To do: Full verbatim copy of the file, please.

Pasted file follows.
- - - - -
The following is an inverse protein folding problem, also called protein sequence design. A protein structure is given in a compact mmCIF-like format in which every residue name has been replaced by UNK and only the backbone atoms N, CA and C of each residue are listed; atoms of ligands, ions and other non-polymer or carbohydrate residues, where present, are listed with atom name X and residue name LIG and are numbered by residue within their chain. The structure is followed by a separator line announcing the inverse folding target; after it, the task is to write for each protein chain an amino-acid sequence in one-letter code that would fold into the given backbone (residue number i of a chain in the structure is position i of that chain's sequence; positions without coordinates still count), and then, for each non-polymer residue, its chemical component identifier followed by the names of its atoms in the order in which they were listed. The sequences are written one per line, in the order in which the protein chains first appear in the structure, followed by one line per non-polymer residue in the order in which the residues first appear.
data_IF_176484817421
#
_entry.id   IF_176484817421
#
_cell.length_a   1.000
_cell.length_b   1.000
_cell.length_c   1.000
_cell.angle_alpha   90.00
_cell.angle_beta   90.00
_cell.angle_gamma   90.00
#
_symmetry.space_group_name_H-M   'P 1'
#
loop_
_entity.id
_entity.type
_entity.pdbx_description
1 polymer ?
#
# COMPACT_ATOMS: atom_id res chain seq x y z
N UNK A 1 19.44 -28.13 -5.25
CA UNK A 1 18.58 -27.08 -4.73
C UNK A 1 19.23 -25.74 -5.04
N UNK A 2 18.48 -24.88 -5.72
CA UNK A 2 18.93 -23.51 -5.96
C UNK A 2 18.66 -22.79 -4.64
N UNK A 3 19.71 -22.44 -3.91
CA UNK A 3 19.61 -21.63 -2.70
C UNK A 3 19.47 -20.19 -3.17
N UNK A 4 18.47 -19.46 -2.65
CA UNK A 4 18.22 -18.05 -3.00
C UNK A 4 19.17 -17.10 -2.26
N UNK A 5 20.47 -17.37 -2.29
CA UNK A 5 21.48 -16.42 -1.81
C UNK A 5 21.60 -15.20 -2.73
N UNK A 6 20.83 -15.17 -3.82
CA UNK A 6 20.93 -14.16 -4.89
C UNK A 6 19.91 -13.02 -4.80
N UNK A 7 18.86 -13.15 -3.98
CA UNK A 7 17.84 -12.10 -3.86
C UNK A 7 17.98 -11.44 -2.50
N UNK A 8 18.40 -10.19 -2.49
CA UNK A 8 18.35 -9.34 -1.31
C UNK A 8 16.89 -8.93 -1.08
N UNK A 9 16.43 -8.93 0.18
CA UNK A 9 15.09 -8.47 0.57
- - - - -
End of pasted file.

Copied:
The following is an inverse protein folding problem, also called protein sequence design. A protein structure is given in a compact mmCIF-like format in which every residue name has been replaced by UNK and only the backbone atoms N, CA and C of each residue are listed; atoms of ligands, ions and other non-polymer or carbohydrate residues, where present, are listed with atom name X and residue name LIG and are numbered by residue within their chain. The structure is followed by a separator line announcing the inverse folding target; after it, the task is to write for each protein chain an amino-acid sequence in one-letter code that would fold into the given backbone (residue number i of a chain in the structure is position i of that chain's sequence; positions without coordinates still count), and then, for each non-polymer residue, its chemical component identifier followed by the names of its atoms in the order in which they were listed. The sequences are written one per line, in the order in which the protein chains first appear in the structure, followed by one line per non-polymer residue in the order in which the residues first appear.
data_IF_176484817421
#
_entry.id   IF_176484817421
#
_cell.length_a   1.000
_cell.length_b   1.000
_cell.length_c   1.000
_cell.angle_alpha   90.00
_cell.angle_beta   90.00
_cell.angle_gamma   90.00
#
_symmetry.space_group_name_H-M   'P 1'
#
loop_
_entity.id
_entity.type
_entity.pdbx_description
1 polymer ?
#
# COMPACT_ATOMS: atom_id res chain seq x y z
N UNK A 1 19.44 -28.13 -5.25
CA UNK A 1 18.58 -27.08 -4.73
C UNK A 1 19.23 -25.74 -5.04
N UNK A 2 18.48 -24.88 -5.72
CA UNK A 2 18.93 -23.51 -5.96
C UNK A 2 18.66 -22.79 -4.64
N UNK A 3 19.71 -22.44 -3.91
CA UNK A 3 19.61 -21.63 -2.70
C UNK A 3 19.47 -20.19 -3.17
N UNK A 4 18.47 -19.46 -2.65
CA UNK A 4 18.22 -18.05 -3.00
C UNK A 4 19.17 -17.10 -2.26
N UNK A 5 20.47 -17.37 -2.29
CA UNK A 5 21.48 -16.42 -1.81
C UNK A 5 21.60 -15.20 -2.73
N UNK A 6 20.83 -15.17 -3.82
CA UNK A 6 20.93 -14.16 -4.89
C UNK A 6 19.91 -13.02 -4.80
N UNK A 7 18.86 -13.15 -3.98
CA UNK A 7 17.84 -12.10 -3.86
C UNK A 7 17.98 -11.44 -2.50
N UNK A 8 18.40 -10.19 -2.49
CA UNK A 8 18.35 -9.34 -1.31
C UNK A 8 16.89 -8.93 -1.08
N UNK A 9 16.43 -8.93 0.18
CA UNK A 9 15.09 -8.47 0.57